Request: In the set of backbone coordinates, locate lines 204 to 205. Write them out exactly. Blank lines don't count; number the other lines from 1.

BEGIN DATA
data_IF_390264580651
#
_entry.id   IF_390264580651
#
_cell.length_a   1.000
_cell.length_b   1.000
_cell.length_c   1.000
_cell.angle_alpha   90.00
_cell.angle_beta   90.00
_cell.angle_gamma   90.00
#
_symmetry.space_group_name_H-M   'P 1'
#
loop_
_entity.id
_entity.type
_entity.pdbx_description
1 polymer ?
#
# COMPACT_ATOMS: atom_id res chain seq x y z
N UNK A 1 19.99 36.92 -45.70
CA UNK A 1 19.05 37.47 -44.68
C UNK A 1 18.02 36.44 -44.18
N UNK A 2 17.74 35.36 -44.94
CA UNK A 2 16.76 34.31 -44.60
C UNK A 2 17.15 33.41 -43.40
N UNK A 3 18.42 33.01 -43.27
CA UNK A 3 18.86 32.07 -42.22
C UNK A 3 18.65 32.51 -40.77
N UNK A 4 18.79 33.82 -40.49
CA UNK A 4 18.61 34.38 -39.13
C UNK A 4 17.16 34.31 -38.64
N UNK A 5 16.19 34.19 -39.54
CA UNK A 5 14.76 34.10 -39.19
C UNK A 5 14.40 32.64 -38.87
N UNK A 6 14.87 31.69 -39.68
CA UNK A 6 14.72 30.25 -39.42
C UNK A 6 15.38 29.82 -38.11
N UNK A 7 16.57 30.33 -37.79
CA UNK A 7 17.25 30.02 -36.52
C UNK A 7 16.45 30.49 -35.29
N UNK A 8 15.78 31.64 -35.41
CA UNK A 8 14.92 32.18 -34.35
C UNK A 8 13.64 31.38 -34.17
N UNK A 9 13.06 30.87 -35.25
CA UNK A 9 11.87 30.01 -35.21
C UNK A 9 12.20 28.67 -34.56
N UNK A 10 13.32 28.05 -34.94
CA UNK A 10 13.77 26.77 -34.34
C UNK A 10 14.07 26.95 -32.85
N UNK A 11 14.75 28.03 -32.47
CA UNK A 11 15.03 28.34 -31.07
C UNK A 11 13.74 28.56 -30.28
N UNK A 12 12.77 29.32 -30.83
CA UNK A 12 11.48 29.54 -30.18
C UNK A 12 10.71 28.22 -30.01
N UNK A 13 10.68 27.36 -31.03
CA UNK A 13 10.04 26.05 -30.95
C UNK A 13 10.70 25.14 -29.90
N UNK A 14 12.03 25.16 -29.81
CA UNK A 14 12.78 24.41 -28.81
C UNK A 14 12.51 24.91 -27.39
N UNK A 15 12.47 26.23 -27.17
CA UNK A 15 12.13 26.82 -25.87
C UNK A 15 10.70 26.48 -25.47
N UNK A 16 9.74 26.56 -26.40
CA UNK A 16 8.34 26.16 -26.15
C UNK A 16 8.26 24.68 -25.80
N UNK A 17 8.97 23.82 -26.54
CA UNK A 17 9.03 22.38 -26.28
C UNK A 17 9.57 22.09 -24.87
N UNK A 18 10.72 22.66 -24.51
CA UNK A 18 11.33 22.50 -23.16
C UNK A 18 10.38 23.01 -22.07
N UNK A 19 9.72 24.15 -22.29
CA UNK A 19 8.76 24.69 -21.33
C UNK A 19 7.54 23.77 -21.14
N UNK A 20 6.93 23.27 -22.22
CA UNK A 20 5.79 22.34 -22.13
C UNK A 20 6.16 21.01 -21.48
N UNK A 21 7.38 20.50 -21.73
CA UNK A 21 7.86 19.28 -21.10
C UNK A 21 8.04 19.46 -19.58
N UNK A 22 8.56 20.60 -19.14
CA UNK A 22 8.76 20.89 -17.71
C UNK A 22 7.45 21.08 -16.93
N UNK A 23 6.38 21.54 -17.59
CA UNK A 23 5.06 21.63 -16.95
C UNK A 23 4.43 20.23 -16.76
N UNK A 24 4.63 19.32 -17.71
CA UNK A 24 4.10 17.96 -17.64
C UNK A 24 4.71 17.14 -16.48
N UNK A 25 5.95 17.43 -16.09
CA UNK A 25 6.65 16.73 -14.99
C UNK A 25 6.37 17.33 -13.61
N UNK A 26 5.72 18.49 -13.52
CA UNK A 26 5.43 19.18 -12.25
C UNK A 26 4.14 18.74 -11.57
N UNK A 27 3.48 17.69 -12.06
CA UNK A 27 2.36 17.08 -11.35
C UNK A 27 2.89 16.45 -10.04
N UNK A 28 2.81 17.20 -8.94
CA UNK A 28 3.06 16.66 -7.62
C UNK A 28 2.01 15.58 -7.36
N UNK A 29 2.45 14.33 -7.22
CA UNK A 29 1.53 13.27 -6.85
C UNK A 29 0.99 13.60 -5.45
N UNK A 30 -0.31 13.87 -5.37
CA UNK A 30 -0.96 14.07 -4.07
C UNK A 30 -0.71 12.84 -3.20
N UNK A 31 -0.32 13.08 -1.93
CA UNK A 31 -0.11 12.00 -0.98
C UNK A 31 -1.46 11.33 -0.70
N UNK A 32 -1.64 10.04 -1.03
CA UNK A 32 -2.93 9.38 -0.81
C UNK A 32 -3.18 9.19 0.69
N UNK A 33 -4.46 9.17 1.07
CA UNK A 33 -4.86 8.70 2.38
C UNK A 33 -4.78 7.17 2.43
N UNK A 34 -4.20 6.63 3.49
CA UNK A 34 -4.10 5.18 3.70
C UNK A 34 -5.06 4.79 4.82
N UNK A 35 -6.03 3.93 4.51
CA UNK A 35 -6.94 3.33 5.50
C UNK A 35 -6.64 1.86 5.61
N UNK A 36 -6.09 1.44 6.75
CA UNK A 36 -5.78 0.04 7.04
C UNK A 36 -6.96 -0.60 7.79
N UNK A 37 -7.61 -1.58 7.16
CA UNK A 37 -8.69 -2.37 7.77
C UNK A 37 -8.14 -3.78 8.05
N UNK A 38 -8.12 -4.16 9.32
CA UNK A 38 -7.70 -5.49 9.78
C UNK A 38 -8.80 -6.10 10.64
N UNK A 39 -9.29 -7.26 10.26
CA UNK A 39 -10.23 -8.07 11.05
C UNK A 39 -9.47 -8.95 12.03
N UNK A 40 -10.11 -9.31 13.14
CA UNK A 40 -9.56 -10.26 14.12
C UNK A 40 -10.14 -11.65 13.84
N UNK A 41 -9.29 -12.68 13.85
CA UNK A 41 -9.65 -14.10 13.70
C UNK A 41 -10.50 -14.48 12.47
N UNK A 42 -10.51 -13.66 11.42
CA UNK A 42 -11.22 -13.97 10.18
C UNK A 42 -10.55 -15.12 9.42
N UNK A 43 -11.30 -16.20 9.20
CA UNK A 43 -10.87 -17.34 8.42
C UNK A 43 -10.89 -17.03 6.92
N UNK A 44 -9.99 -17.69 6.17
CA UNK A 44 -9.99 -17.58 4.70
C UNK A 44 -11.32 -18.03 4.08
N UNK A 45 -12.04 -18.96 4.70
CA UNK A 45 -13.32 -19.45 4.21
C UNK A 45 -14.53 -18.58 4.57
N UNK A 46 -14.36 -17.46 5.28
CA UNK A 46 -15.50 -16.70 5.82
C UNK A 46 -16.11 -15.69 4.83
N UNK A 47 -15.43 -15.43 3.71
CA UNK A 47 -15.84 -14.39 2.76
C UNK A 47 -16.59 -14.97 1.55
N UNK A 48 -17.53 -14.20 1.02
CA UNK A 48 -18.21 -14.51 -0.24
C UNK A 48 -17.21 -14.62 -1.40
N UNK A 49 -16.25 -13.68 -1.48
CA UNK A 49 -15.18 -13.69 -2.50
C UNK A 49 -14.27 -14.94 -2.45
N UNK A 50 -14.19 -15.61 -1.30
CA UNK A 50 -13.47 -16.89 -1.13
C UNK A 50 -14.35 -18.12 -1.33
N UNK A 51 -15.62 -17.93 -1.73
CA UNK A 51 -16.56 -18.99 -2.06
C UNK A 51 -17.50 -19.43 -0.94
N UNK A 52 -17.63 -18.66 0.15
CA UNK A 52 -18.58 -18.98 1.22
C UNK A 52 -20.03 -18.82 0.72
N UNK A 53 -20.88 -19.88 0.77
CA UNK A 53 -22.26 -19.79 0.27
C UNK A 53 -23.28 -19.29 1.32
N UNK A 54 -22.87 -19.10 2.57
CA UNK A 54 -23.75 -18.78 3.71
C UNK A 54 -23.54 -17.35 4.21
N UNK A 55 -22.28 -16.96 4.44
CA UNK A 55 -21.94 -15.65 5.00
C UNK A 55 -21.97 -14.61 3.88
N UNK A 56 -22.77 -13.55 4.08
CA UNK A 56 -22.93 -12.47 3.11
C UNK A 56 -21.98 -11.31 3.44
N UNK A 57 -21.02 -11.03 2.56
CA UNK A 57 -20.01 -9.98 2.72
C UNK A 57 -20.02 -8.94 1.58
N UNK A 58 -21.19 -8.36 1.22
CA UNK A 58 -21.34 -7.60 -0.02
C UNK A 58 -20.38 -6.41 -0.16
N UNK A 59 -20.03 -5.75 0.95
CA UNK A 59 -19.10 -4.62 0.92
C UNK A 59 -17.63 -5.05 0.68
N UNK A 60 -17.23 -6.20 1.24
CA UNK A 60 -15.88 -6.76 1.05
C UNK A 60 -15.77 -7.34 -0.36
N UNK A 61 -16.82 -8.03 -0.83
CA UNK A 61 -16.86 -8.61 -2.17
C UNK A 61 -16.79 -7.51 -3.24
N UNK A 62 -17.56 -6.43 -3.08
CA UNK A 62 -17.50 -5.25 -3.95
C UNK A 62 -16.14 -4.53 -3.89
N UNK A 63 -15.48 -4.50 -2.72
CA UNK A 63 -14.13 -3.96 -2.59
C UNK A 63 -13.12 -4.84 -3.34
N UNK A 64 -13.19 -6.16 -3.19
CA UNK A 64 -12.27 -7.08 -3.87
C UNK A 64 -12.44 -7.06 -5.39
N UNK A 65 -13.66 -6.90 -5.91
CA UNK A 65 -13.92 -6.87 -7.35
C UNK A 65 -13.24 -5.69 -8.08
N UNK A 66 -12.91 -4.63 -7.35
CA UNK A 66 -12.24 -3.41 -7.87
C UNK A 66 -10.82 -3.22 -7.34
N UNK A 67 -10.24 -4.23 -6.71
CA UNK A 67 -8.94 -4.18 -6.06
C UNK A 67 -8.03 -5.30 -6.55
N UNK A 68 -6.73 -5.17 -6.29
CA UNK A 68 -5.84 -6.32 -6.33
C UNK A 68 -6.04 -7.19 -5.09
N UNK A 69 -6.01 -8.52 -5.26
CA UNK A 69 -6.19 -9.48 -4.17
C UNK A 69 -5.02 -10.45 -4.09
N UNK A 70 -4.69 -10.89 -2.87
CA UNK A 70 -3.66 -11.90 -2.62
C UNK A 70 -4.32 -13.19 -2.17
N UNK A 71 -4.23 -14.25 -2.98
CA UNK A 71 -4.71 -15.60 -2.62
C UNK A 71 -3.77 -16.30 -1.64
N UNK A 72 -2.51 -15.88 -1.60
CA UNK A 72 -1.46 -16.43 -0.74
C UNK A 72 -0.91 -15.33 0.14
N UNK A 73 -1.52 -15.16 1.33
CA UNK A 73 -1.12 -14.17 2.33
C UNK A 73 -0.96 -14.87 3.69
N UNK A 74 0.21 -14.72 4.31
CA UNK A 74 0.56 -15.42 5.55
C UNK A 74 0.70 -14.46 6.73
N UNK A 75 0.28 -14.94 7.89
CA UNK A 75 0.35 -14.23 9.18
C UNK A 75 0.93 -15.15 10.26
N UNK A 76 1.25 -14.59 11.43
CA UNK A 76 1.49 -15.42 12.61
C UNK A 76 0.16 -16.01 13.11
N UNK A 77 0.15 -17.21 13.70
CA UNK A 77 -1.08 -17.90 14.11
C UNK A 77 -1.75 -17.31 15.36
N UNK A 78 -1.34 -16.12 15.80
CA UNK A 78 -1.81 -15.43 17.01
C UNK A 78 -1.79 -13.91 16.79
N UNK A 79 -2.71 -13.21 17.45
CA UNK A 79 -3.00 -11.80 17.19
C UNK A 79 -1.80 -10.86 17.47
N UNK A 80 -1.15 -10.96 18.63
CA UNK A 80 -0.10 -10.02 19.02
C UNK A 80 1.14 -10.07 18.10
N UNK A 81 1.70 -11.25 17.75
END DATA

N UNK A 62 -17.56 -6.43 -3.08
CA UNK A 62 -17.50 -5.25 -3.95